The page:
Is it possible that rusty fence on that border can come down, the border itself disappear? (Who would have thought that of the Berlin Wall?) There is life after Osama. There will also be death, deaths. But what the hell. There could equally be union.
Really! Do I really believe that? I truly couldn't say. But there are other futures far more unthinkable.
It's all very well for outsiders to plot our fate. The masters of war I can understand. Quite as keen but with no clearer mandate are opinion makers and fellow travellers in the diaspora. I remember the American Irish in the seventies, more Irish than the Irish in their support for the IRA, sending guns and money for the cause, flying the flag. Indian Americans will be up in arms too after Osama, and proxy warriors of every nation. But exiles never have to face the bullets. We are the ones who stand to gain or lose, everything in the case of a nuclear exchange, much in the case of another conventional war.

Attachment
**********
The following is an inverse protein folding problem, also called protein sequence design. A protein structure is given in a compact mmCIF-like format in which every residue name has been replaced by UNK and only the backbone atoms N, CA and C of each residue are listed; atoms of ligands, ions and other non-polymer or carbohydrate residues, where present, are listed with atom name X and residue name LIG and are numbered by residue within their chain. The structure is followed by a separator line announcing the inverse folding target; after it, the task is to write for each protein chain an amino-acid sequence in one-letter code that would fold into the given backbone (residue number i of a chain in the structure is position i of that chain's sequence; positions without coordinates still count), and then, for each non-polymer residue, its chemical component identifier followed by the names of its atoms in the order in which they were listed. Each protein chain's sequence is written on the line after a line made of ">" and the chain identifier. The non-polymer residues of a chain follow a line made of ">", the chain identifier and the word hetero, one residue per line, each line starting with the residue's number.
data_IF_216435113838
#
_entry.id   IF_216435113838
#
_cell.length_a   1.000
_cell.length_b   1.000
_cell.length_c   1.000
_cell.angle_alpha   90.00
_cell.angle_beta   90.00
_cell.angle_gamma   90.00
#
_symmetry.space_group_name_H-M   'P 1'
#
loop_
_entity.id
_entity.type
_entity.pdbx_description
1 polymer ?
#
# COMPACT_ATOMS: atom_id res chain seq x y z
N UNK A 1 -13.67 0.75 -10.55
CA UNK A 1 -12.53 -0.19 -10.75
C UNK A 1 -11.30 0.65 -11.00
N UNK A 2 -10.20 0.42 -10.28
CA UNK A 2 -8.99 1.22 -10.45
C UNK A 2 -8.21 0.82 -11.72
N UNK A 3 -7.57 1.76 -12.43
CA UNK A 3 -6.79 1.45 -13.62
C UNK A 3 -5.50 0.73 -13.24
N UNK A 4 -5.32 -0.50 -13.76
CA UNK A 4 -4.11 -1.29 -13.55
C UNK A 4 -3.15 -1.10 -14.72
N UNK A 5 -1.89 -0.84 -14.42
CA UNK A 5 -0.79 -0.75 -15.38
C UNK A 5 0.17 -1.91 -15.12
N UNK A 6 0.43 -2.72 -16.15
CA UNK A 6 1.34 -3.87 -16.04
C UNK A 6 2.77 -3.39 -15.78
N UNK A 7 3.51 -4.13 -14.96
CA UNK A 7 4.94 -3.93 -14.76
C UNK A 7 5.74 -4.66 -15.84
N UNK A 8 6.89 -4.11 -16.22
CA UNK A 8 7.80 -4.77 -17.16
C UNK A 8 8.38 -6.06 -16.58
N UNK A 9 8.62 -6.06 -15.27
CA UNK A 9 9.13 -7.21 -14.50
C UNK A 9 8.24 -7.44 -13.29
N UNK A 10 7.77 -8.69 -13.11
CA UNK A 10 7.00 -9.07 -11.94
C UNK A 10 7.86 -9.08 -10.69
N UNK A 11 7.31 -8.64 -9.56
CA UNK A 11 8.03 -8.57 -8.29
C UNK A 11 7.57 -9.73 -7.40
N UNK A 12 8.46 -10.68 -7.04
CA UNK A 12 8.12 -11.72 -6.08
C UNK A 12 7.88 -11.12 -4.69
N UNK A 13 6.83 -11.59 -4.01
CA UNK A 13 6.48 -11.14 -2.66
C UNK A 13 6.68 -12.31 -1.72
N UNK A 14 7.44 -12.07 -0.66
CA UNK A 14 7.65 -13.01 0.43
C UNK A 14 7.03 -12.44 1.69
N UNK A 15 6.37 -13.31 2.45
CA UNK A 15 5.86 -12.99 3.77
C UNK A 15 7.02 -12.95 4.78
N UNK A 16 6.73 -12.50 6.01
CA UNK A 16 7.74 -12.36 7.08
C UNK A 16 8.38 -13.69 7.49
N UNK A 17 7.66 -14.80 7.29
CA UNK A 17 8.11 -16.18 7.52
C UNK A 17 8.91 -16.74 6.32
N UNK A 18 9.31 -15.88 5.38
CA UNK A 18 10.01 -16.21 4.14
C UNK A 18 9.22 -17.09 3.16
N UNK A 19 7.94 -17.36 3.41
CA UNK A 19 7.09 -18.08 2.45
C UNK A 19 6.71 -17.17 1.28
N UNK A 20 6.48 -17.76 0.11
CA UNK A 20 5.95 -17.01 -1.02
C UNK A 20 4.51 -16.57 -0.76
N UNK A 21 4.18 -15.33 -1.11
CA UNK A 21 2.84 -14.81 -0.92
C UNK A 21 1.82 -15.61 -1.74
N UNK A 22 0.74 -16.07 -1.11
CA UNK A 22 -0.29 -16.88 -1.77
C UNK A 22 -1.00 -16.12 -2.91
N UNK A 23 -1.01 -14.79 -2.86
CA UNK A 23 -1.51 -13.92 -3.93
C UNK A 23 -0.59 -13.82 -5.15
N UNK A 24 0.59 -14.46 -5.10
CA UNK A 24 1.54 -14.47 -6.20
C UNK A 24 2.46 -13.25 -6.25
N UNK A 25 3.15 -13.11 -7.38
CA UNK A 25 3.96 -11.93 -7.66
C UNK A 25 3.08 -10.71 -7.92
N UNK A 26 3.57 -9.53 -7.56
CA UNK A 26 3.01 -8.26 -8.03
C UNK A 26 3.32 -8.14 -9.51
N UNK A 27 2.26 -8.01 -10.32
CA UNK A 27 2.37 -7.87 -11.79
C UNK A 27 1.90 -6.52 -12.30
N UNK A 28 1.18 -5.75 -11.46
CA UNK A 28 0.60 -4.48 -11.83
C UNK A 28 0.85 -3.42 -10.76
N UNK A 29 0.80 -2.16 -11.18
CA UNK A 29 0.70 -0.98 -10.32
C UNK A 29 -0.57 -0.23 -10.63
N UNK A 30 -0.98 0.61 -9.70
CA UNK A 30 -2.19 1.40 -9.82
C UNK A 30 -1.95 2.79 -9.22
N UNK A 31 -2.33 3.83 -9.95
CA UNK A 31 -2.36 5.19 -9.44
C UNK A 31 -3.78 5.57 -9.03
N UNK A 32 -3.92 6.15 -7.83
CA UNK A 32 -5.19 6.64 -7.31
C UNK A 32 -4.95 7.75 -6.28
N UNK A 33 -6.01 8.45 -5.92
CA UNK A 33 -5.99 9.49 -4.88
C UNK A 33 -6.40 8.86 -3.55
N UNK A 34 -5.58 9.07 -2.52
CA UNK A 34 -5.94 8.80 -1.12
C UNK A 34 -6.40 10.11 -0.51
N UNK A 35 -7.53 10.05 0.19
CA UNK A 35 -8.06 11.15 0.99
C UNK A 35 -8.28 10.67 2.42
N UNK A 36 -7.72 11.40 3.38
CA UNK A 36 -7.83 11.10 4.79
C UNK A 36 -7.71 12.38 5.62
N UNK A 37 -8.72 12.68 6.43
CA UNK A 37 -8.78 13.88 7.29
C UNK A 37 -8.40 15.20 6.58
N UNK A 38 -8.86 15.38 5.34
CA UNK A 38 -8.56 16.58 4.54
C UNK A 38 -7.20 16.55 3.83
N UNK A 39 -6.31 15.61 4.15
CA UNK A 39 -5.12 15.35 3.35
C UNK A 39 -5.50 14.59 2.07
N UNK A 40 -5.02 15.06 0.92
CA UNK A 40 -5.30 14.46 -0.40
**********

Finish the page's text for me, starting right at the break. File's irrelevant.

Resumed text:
I will now shut up and hand over to the member from Realpolitik. But I have conquered my fear of naïveté. Trapped by this fear we surrender not just to the ISI and al- Qaeda but to the NATO whose jihad killed 600,000 in Iraq alone on the way to Abbottabad. Six hundred thousand. No, we should not be ashamed to speak our fantasies.
It's all talk. So let's ground it, airily. But air it on this ground.
Put your body where your mouth is.
Talk from here.
( Irwin Allan Sealy is the author of
The Trotter-nama and other novels. He lives in Dehra Dun.)
Isolating Pakistan would simply harden the border and heighten the tension that complicates these two men's lives. And the lives of all of us who live here. Yes, we must uncover the terror links, the facilitation, but no, we must not sharpen the paranoia or confuse the state with the people, the great majority of the people. And we must not give up on dialogue by other means.